Bahrain has secured a strong position in developing its young talent, ranking second in the Arab world and third in the Middle East and North Africa region, according to the 2023 Global Youth Development Index (YDI).

The YDI, a key resource for policymakers and researchers, tracks progress on youth-related Sustainable Development Goals (SDGs). The kingdom’s high ranking reflects its commitment to nurturing its younger population.

Co-published by the Commonwealth Secretariat and the Institute for Economics and Peace, the 2023 YDI report identified global progress in youth well-being and empowerment.

The index assesses youth development across 183 countries on pillars including health, education and employment opportunities. Bahrain’s classification as a ‘Very High Youth Development’ country signifies significant investments in its future leaders.

The kingdom excelled in specific areas. It ranked first in the Middle East and North Africa for ‘Equality and Inclusion’, and first in the Gulf for ‘Employment and Opportunities’. Globally, these two domains placed Bahrain 11th, highlighting its robust framework for gender parity and youth development initiatives.

“We are proud of Bahrain’s success in fostering an environment where young people can thrive,” said Bahrain Economic Development Board (EDB) chief of strategy Nada AlSaeed. “These top rankings reflect our inclusive workforce policies and progressive government outlook.”

The EDB is a government agency focussed on promoting foreign direct investment in Bahrain.

Bahrain’s continued investment in its young workers recognises their vital role in the kingdom’s sustained growth and prosperity. Businesses benefit from a young, tech-savvy Bahraini workforce, complemented by a diverse talent pool offering a global perspective.

“Our youth are the foundation of our nation,” Ms AlSaeed added. “The YDI results confirm the positive impact of our investments. This milestone underscores Bahrain’s long-term vision for youth development, prioritising reskilling initiatives and promoting gender equality to ensure a future-ready workforce and a thriving socioeconomic environment.”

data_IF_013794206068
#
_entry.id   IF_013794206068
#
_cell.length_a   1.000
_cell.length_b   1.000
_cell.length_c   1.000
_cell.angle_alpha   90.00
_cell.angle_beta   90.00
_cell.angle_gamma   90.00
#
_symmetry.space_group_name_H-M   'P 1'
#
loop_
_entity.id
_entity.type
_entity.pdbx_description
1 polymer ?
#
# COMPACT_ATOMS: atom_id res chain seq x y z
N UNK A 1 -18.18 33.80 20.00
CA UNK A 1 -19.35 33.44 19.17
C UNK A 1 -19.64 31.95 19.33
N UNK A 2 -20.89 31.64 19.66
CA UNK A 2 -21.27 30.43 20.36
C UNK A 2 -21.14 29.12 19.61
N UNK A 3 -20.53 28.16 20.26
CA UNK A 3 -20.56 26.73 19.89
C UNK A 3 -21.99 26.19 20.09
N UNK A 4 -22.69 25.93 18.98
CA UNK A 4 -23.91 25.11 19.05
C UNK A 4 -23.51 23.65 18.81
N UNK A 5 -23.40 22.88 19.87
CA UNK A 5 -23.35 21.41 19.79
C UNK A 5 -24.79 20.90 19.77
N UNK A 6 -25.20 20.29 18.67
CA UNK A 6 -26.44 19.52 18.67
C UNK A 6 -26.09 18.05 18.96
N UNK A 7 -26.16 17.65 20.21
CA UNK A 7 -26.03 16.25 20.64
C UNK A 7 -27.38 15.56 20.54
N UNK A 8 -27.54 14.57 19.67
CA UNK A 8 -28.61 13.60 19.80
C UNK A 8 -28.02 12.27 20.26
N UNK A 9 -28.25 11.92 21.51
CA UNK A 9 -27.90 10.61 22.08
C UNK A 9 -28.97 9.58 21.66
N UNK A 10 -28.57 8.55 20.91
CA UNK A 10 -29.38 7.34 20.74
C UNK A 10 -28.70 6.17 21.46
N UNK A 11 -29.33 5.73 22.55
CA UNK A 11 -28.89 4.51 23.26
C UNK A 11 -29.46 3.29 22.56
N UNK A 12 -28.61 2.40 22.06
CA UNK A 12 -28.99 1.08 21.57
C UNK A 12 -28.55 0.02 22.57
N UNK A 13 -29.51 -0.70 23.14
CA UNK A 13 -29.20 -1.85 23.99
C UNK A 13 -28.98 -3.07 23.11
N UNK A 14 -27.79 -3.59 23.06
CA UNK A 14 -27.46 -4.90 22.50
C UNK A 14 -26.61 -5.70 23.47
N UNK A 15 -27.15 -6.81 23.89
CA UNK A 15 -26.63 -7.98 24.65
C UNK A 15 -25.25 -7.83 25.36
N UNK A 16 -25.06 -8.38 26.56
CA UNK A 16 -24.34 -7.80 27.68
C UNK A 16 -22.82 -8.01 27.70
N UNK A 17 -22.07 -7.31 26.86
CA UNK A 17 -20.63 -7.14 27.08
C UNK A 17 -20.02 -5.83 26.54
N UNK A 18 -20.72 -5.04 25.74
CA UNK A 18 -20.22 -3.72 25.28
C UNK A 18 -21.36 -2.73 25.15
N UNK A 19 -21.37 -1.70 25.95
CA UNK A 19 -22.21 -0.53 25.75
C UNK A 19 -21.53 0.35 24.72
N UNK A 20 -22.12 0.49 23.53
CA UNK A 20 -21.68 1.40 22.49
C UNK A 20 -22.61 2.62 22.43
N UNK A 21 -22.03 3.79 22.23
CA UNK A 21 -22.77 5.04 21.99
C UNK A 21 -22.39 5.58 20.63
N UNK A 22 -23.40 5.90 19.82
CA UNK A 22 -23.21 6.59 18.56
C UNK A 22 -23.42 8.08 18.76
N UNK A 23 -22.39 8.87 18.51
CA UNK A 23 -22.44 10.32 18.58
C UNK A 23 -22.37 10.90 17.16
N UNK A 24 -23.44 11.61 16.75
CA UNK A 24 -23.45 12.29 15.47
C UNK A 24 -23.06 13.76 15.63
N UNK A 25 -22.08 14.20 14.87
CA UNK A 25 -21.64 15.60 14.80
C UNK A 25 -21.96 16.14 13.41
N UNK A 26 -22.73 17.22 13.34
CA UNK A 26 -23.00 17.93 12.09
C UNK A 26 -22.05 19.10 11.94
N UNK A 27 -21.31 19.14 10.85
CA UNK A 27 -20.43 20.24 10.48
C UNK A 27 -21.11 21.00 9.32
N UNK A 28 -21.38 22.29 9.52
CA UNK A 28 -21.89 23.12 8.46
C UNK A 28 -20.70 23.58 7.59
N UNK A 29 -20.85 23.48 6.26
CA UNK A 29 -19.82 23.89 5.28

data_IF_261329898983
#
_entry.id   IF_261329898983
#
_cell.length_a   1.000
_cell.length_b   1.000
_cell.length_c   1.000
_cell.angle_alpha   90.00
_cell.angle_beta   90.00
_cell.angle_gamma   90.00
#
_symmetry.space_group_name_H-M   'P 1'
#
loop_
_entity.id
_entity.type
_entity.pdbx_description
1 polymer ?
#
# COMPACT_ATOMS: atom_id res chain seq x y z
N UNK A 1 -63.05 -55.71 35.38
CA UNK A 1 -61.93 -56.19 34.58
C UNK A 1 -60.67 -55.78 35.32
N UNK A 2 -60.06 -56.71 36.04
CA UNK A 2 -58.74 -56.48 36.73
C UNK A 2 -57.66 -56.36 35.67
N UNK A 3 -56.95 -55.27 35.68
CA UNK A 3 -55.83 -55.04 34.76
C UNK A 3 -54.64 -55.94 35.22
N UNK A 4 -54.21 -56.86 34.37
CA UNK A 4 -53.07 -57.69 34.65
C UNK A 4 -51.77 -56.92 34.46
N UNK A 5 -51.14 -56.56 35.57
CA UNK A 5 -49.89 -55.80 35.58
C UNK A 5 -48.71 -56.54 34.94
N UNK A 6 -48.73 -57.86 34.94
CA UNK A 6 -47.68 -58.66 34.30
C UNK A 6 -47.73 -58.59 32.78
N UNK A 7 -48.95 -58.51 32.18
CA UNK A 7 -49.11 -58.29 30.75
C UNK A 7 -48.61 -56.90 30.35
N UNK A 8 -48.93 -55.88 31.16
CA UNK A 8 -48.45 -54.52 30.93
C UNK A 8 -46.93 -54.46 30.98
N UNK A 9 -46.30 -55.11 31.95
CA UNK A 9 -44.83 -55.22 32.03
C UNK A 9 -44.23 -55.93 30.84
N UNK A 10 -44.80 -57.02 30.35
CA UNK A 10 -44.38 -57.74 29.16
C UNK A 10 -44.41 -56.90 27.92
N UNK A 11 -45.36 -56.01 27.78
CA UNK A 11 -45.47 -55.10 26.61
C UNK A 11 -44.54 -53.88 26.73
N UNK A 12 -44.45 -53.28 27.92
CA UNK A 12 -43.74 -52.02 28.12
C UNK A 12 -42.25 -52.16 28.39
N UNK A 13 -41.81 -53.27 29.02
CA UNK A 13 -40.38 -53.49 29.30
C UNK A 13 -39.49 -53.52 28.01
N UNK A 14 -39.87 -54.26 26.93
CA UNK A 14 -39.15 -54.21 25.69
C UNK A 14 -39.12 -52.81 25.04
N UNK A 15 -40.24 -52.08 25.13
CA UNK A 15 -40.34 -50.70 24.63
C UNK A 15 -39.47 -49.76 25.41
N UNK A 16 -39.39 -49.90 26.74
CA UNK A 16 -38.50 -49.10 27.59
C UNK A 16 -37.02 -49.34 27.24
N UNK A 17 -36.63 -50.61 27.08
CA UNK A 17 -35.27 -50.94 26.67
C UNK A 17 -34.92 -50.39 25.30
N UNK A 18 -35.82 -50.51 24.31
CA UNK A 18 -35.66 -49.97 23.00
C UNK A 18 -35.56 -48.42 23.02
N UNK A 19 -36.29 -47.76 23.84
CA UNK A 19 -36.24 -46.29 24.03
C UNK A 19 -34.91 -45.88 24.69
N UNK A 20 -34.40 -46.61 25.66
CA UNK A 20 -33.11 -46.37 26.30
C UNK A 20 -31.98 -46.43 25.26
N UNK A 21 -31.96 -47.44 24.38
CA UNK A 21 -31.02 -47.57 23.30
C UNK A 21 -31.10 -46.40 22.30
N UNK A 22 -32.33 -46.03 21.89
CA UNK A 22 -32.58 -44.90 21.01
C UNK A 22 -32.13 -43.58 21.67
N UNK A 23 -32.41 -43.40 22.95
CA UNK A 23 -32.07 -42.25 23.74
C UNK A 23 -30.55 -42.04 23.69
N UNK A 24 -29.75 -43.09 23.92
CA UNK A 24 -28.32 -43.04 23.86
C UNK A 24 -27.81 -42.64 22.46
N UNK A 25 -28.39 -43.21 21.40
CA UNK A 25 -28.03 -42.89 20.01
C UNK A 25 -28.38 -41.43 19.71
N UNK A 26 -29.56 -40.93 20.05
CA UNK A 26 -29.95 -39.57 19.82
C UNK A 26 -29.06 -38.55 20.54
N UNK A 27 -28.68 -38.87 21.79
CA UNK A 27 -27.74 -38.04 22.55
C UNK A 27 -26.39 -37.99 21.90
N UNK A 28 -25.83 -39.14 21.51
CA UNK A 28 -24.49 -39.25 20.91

The island nation’s talent pool has demonstrably contributed to international success stories. Citigroup’s global technology hub, based in the kingdom, has pledged to hire 1,000 Bahraini coders to develop solutions for its worldwide clientele.

The YDI demonstrates a strong correlation between youth development and overall SDG progress.

The report’s findings highlight notable advancements within Commonwealth countries, with Singapore maintaining its leading position as the top-ranked nation globally, closely followed by Malta, Cyprus, New Zealand, and Brunei.

The ‘Employment and Opportunity’ domain showed the most significant improvement, driven by a 52pc increase in youth financial inclusion metrics.

Commonwealth countries exhibit higher scores in youth civic and political engagement compared to the global average.

A whopping 94pc of the 50 Commonwealth nations analysed demonstrated improvement in their YDI scores over the past 12 years, signalling positive trends in youth development outcomes.

The definition of “youth” for the YDI is 15-29 years old, although data may be limited to the 15-24 age range. Tracking progress on youth development in the Commonwealth is critical, especially considering that over 60 per cent of its population, totalling more than 2.5 billion people, is under the age of 30. The Commonwealth, formally called the Commonwealth of Nations, is an international association of 56 member states. The majority of these members were formerly territories of the British Empire.

Amidst complex global challenges such as the ongoing impact of the Covid-19 pandemic’s consequences, climate change and regional conflicts, the YDI serves as a crucial tool for policymakers, researchers, youth workers and advocates. It enables monitoring of progress, supports advocacy for change and encourages evidence-based policymaking.

Beyond assessment, the YDI helps track the impacts of ongoing crises, emphasising the need for adaptable methodologies to drive meaningful progress and build inclusive societies.

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